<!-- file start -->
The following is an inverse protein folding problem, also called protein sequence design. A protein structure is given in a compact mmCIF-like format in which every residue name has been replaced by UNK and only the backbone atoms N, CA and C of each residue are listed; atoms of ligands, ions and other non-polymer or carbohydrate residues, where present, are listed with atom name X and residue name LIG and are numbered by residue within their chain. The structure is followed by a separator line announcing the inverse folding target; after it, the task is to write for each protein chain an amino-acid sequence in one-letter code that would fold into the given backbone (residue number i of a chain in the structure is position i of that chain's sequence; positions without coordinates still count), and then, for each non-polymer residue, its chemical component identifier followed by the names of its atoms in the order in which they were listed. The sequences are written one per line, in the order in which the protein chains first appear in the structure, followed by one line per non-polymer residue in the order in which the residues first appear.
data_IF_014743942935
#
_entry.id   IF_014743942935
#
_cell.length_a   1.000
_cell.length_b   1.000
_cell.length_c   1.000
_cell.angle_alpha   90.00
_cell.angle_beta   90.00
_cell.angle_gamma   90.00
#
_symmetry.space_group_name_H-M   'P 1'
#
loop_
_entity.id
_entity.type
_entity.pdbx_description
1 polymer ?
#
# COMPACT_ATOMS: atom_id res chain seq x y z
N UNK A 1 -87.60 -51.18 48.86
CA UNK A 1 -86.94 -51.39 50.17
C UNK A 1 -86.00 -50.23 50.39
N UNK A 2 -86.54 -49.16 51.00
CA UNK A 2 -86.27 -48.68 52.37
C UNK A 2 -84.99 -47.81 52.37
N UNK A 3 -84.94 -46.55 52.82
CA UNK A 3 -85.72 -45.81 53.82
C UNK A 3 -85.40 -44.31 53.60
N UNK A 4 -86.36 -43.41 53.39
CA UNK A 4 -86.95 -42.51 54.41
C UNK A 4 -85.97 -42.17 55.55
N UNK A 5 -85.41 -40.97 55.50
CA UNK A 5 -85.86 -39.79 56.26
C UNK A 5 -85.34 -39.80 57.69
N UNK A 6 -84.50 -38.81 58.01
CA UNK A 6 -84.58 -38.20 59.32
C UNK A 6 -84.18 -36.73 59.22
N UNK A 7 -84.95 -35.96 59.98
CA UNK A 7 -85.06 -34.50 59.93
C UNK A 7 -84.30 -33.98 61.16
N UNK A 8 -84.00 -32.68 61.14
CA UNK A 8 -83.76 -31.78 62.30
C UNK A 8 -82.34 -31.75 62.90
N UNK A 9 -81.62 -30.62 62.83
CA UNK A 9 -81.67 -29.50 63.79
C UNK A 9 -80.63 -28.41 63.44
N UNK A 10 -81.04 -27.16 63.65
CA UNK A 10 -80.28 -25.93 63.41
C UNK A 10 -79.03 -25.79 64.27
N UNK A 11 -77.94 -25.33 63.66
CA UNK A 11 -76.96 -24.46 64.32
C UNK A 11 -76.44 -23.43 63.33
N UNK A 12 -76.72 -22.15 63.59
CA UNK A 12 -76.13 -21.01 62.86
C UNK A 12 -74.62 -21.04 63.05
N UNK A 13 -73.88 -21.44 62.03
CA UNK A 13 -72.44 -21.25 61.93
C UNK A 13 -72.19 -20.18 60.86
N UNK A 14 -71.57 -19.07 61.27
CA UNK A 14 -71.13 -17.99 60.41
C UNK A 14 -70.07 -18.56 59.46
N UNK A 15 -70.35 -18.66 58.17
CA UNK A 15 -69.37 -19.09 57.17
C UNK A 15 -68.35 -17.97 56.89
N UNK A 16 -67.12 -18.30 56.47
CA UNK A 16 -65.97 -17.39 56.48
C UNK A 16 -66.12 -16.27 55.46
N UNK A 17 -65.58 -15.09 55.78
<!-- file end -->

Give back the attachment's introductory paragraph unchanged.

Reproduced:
The following is an inverse protein folding problem, also called protein sequence design. A protein structure is given in a compact mmCIF-like format in which every residue name has been replaced by UNK and only the backbone atoms N, CA and C of each residue are listed; atoms of ligands, ions and other non-polymer or carbohydrate residues, where present, are listed with atom name X and residue name LIG and are numbered by residue within their chain. The structure is followed by a separator line announcing the inverse folding target; after it, the task is to write for each protein chain an amino-acid sequence in one-letter code that would fold into the given backbone (residue number i of a chain in the structure is position i of that chain's sequence; positions without coordinates still count), and then, for each non-polymer residue, its chemical component identifier followed by the names of its atoms in the order in which they were listed. The sequences are written one per line, in the order in which the protein chains first appear in the structure, followed by one line per non-polymer residue in the order in which the residues first appear.